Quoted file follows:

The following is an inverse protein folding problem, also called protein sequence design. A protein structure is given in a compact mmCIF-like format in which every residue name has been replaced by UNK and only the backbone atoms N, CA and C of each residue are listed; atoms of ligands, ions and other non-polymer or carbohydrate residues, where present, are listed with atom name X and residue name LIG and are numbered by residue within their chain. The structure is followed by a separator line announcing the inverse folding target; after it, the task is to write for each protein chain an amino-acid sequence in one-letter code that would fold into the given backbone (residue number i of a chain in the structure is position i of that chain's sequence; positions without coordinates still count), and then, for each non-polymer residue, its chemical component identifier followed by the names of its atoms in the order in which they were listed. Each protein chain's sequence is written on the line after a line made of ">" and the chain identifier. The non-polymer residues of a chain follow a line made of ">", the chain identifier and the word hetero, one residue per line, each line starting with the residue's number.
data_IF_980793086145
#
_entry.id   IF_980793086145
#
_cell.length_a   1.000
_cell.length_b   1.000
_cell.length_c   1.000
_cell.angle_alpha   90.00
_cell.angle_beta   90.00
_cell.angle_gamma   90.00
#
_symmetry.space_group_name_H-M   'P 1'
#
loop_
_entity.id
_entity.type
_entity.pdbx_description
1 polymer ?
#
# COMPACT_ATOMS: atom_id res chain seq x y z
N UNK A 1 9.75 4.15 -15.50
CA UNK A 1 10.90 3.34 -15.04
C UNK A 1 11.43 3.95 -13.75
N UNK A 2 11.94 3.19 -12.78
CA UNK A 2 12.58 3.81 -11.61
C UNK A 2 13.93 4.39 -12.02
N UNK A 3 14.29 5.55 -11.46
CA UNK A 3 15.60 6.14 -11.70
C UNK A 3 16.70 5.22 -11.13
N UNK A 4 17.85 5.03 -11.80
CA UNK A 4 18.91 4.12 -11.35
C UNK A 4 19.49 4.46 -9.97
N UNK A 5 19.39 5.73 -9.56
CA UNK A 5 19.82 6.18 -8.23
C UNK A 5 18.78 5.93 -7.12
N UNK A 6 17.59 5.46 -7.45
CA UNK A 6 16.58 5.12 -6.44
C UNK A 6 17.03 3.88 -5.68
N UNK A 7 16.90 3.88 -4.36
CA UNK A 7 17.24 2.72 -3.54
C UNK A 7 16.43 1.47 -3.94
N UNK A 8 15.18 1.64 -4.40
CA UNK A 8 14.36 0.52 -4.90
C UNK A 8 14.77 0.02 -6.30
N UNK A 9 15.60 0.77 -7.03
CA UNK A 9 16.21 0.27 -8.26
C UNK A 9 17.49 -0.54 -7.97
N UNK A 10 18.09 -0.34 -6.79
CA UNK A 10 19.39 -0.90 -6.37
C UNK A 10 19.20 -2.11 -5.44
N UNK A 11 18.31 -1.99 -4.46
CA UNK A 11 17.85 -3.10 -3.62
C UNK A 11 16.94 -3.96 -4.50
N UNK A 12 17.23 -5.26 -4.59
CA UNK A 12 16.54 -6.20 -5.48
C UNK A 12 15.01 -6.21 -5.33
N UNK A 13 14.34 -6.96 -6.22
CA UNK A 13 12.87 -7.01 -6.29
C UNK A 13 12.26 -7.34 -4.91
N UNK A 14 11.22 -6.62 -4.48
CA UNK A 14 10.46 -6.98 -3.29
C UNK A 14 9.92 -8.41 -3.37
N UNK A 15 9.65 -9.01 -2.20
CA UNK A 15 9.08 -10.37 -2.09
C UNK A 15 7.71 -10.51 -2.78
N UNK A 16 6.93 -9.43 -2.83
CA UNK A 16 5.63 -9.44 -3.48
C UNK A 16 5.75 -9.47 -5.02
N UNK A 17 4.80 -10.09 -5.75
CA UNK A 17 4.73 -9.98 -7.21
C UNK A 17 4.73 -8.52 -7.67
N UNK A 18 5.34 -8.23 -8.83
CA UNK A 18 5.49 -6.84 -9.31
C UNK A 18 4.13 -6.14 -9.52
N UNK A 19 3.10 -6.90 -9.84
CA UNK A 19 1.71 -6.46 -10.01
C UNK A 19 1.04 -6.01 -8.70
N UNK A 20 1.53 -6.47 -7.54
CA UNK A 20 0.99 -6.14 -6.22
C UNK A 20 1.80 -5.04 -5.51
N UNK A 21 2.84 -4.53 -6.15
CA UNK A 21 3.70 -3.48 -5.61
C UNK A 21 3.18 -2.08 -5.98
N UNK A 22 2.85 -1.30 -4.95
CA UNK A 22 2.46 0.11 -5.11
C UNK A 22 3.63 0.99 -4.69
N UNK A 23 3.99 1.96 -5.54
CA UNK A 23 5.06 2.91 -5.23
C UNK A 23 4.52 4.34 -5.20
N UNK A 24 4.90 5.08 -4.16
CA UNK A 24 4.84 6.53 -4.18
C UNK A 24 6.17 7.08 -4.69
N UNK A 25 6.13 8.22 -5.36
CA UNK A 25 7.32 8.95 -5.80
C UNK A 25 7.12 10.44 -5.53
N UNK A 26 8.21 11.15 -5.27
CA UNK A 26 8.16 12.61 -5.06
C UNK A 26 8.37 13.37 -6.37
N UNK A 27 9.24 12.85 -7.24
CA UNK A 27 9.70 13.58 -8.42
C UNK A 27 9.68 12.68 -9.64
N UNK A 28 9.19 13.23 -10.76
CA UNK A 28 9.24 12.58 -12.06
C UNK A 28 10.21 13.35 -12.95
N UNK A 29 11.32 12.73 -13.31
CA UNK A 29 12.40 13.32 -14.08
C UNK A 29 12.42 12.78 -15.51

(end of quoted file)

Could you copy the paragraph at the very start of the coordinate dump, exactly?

The following is an inverse protein folding problem, also called protein sequence design. A protein structure is given in a compact mmCIF-like format in which every residue name has been replaced by UNK and only the backbone atoms N, CA and C of each residue are listed; atoms of ligands, ions and other non-polymer or carbohydrate residues, where present, are listed with atom name X and residue name LIG and are numbered by residue within their chain. The structure is followed by a separator line announcing the inverse folding target; after it, the task is to write for each protein chain an amino-acid sequence in one-letter code that would fold into the given backbone (residue number i of a chain in the structure is position i of that chain's sequence; positions without coordinates still count), and then, for each non-polymer residue, its chemical component identifier followed by the names of its atoms in the order in which they were listed. Each protein chain's sequence is written on the line after a line made of ">" and the chain identifier. The non-polymer residues of a chain follow a line made of ">", the chain identifier and the word hetero, one residue per line, each line starting with the residue's number.